This Week in Augusta – May 22, 2017 editionMost committees are finishing up their work this week with last-minute hearings, work sessions, and reviews of amendments to legislation. Legislative sessions are now held on three days (Tuesday-Thursday), as lawmakers head toward a target adjournment date of June 21.
This Week in Augusta – 05.08.2017 editionIt’s crunch time in committees as they scramble to vote on bills by May 12. Hearings and work session schedules are as crowded as menus in some restaurants. Two significant work sessions include one in the Taxation Committee on bills concerning the 3% income surtax and one in the Labor, Commerce, Research and Economic Development Committee concerning bills to restore the tip credit, allow at training wage for you, and otherwise amend the minimum wage law passed by voters last November. Both work sessions will be held on May 10 (details below).
This Week in Augusta – 05.01.2017 editionIt’s May Day (also known as Law Day). This is a month of deadlines. Committees are expected to vote by May 12 on all bills that have been referred to committees and by May 26 to report out on all bills referred, which means full public hearing and work session schedules over the next three weeks.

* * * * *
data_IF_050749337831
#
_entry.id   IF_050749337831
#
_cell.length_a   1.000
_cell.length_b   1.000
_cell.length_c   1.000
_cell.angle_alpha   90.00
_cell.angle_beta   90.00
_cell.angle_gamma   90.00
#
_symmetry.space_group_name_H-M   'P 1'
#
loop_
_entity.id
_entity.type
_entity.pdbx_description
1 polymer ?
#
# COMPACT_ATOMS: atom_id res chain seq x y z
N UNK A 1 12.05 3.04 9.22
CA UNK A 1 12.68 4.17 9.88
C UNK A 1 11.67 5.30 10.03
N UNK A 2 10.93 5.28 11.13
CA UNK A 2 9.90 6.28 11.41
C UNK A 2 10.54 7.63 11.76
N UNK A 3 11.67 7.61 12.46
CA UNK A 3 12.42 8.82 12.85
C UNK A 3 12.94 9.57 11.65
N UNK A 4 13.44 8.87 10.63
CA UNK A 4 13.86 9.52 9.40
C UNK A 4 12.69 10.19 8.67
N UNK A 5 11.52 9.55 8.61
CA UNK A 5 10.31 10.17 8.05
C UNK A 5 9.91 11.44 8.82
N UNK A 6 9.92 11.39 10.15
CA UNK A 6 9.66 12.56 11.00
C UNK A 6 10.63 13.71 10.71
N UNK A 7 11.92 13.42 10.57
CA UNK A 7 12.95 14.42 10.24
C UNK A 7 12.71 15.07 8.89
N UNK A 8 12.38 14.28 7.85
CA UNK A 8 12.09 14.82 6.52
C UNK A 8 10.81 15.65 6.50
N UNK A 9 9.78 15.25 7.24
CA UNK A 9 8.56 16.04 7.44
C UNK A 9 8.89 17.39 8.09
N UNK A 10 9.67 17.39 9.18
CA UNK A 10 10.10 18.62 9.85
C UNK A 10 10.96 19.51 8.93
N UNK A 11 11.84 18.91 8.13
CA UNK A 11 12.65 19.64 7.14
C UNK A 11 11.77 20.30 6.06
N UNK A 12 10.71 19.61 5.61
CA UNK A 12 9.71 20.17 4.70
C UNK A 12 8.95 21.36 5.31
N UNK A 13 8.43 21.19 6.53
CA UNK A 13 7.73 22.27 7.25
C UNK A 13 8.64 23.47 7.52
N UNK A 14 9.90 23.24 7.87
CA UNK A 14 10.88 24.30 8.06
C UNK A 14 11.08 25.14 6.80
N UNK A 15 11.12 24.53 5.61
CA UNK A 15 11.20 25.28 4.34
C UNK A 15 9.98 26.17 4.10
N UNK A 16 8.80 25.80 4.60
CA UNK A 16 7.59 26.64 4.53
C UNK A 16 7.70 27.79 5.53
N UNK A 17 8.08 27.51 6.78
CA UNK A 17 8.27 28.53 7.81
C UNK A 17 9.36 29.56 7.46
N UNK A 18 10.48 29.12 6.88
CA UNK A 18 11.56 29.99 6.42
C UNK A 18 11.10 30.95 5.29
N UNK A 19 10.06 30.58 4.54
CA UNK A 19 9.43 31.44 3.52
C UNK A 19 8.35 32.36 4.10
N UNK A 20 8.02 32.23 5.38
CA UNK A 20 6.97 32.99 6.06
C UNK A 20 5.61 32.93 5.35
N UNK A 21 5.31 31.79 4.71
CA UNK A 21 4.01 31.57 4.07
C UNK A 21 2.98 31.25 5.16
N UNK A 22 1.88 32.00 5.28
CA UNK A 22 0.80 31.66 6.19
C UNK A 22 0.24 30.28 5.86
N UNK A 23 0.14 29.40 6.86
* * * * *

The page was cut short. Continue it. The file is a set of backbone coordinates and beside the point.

This Week in Augusta – 04.24.2017 editionNew legislation is still trickling out as legislators grind away with busy committee schedules and mid to late May deadlines to send bills to the floor for action by the full legislature. This week the Maine Economic Growth Council will release its latest “Measures of Growth” report on various factors seen as important to the Maine economy.
Workers' Compensation BattlesNFIB is working to protect business owners from renewed attempts by labor unions and their trial lawyer friends to advance legislation that would raise the cost of benefits and inject more disputes over the settlement of injury claims. Maine ranked 4th highest in the nation for the 2009-2012 increase in benefit costs per $100 of covered wages.
State Fiscal Policy ReformNFIB is working to educate lawmakers on the need for spending reform at the state and municipal levels, so that any tax reform enacted does not make excessive spending a bigger problem, and educating lawmakers on the importance of more private sector jobs and business investment as a critical component of fiscal policy.